Puget Systems Serenity SPCR Edition: Blissful Silenceby Dustin Sklavos on February 10, 2011 12:00 AM EST
Build, Noise, Heat, and Power Consumption
Given the somewhat exotic nature of Puget Systems's Serenity SPCR Edition tower, it's reasonable to assume that there just aren't any good corners to cut. I'm happy to report that, having examined the system, Puget Systems simply couldn't and didn't.
What makes the build particularly interesting compared to the others is that, as I mentioned in the introduction, this really is a custom build, not just a melange of carefully chosen and assembled parts. Take a look inside and see what I mean.
Seeing the additional foam padding on the inside of the side panel when I had to remove the internal packing was a major cue, and the foam has been carefully cut to fit around the internals of the Antec P183 case used for the build. From the photo you can see three major points in Puget Systems's favor: quality case, quality power supply, and additional custom sound dampening. What's harder to see is that Puget Systems removed the Antec Tricool fans from the case and replaced them with silent Scythe 120mm fans. They've also bracketed an additional fan to the top hard drive tray, and they've removed the top exhaust fan and covered the vent with foam.
Another interesting point is the use of an air cooler instead of a watercooling system on the processor. I've reviewed more desktops with watercoolers than not and they're generally considered among the quietest ways to go, but here Puget Systems opts to use an air cooler—the Gelid Tranquilo—with a silent fan. They also carefully tuned the fan speeds in the ASUS board's UEFI to ensure silent running.
Certainly building the entire system for low noise is going to mean running a little hotter than normal, though, right? Interestingly, that's not the case.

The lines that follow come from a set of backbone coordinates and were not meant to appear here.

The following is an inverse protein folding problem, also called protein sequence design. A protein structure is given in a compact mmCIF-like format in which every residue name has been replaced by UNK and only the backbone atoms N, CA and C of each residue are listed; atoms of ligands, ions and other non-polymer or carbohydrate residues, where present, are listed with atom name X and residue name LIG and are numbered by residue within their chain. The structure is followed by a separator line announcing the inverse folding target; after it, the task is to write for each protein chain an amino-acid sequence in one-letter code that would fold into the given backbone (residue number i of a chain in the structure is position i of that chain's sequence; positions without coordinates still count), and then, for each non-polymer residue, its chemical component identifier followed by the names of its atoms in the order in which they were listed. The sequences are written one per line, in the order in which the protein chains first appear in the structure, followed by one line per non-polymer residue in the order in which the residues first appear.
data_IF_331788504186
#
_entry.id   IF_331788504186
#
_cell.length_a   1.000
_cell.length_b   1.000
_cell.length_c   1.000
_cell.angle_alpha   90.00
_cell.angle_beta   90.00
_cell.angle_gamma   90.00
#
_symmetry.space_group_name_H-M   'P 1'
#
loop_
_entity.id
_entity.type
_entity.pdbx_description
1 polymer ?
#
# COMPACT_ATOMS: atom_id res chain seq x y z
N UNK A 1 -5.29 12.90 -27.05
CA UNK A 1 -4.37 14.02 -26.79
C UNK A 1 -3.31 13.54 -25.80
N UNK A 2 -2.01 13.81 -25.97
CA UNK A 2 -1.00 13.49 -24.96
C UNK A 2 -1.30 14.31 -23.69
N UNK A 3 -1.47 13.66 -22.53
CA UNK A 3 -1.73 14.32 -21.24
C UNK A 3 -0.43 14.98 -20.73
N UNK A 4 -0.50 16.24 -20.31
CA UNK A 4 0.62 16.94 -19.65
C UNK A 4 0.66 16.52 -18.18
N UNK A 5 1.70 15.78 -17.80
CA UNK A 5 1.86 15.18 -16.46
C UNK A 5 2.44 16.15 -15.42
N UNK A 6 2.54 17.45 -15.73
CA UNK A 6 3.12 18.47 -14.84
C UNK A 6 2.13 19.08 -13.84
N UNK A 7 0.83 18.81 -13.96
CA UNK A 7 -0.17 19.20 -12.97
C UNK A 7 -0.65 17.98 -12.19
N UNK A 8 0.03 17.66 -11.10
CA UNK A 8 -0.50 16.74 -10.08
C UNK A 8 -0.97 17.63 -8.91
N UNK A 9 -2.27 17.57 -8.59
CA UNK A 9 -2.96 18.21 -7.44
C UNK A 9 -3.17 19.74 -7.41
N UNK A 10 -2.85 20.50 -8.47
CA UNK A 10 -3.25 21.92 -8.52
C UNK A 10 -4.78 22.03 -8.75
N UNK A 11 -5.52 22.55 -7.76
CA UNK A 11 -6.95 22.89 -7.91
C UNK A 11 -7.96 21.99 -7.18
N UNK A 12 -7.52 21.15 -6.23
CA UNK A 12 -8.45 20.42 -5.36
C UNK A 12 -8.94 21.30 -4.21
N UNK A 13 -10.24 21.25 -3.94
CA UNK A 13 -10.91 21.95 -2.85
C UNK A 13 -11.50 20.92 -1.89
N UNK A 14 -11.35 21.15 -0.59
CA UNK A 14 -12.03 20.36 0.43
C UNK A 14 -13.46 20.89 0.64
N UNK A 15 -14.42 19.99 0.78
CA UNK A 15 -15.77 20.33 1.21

Check out those thermals. The Serenity SPCR Edition keeps everything running remarkably frosty, and that's due in no small part to the attention paid to airflow inside the case. The P183 was already an excellent case with great thermals (we actually have a review unit on hand and we'll be posting a case review in the coming months), but the modified cooling produces airflow moving in effectively a straight line through the tower with minimal turbulence, allowing the fans to run at low speeds without compromising thermal performance. Even the Radeon doesn't crack 80C.
With those temperatures and the system's configuration in mind, these power consumption figures should come as no surprise to you:
We tested power consumption by idling at the desktop, and then running our Left 4 Dead 2 timedemo. In my experience, very few games are capable of pulling as much power from a system as Left 4 Dead 2 can. Something about the Source engine's relatively frugal usage of graphics hardware lets the processor and video power consumption scale well together.
Under load, Puget Systems's Serenity SPCR Edition draws less power than my fairly frugal desktop does at idle. Sandy Bridge has proven to be stunningly power efficient in the testing we've been able to do (we really can't wait to get our hands on more Sandy Bridge-equipped notebooks), and combining that with the already efficient Radeon HD 5750 keeps power consumption low. The next system up on the list—my home tower—draws nearly twice as much power under load. That increase in power draw may be commensurate with the increase in gaming performance, but keep in mind the i5-2500K is able to handle processor-intensive tasks much more efficiently than the i7-930.